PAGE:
Analysis of The Kugelmass Episode by Woody Allen

This is a short analysis of The Kugelmass Episode by Woody Allen.

About Woody Allen:

Woody Allen was born Allen Steward Konigsburg in 1935. He is a writer, director, and actor.

As a kid, he hated school and once said, "I loathed every day and regret every day I spent in school." Once home from school, he shut himself up in his bedroom and spent all of his time reading, learning to play the saxophone, and teaching himself magic tricks.

While in high school, he began writing jokes for stand-up comedians and later for television comedians as popular as Sid Caesar.

Soon he was writing and directing plays and films, as well as acting in many of those films.

He began with farcical comedies, and later films, which often blend comedy with philosophy and trivial matters with serious concerns.

Some of his well-known films include Bananas, Sleeper, Annie Hall, Manhattan, Broadway Danny Rose, Husbands and Wives, Crimes and Misdemeanors, Match Point, and Vicky Cristina Barcelona.

Allen’s Writing Style:

As in "The Kugelmass Episode," he blends life with art, often literature, music, films, and painting.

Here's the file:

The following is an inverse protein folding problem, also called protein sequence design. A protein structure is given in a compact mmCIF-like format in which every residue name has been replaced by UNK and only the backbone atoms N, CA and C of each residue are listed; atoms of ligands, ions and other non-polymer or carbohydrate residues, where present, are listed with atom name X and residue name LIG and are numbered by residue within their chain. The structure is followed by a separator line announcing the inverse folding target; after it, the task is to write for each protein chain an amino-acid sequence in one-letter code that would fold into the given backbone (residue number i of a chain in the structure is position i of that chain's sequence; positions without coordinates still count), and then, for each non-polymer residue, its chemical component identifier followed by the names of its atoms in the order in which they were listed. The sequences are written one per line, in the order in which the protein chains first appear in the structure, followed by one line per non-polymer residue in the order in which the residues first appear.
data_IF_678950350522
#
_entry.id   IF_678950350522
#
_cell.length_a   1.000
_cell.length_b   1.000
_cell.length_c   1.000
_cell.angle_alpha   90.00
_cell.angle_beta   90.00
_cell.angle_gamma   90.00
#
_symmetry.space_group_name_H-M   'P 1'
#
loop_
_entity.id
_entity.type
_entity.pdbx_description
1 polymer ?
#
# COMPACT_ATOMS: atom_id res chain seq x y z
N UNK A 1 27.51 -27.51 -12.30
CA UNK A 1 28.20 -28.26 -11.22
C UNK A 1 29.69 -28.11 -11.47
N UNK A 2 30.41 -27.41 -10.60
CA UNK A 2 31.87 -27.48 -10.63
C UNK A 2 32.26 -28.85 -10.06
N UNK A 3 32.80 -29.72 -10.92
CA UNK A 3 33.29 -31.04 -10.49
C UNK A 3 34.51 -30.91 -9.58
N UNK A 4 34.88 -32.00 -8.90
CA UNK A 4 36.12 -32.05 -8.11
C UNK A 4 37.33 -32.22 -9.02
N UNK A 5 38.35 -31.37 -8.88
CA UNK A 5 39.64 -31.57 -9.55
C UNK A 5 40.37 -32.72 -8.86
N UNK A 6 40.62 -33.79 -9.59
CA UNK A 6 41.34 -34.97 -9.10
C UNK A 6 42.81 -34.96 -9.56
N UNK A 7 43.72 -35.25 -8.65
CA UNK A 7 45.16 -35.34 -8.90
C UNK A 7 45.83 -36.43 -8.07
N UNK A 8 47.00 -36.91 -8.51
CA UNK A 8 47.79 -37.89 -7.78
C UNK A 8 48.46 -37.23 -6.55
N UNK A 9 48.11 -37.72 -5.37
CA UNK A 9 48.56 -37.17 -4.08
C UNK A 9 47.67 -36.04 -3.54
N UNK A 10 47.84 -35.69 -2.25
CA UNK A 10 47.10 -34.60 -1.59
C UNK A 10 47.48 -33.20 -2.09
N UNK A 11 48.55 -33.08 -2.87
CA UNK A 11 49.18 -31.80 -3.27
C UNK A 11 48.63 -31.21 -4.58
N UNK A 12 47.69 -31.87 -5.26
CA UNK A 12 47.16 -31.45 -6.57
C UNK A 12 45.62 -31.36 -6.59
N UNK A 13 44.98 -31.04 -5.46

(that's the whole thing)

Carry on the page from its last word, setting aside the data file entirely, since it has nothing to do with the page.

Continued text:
Like with his films, Allen's stories are filled with witty one-liners and verbal puns. He uses sarcasm and hyperbole.

In "The Kugelmass Episode," he blends literary classics like Madame Bovary and Portnoy's Complaint with pop culture, as in his use of brand names.

New York City is Allen's most common setting location, and the story contains many familiar places: Central Park, The Plaza Hotel, SoHo, FAO Schwarz, and City College.

Much of Allen's comic material derives from his urban, Jewish, middle-class background. He once said, "My one regret in life is that I am not someone else."

His characters are often obsessed with death. As individuals, they often explore the meaning of life, relationships between men and women, and the idea of illusion versus reality (in the form of magic, the supernatural and films).

The Kugelmass Episode:

Kugelmass, not unlike many people his age, is bored with life and desires some "magic." He trades science and philosophy—his psychiatrist —for The Great Persky and a magical Chinese cabinet.

The Kugelmass Episode by Woody Allen

He says he has "soul," but he becomes a predictable stereotype or social cliche to the point of satire.

He wants more in life, but even when it goes terribly wrong, he doesn't know when to stop.

Thus, the story can be seen as a moral fable.

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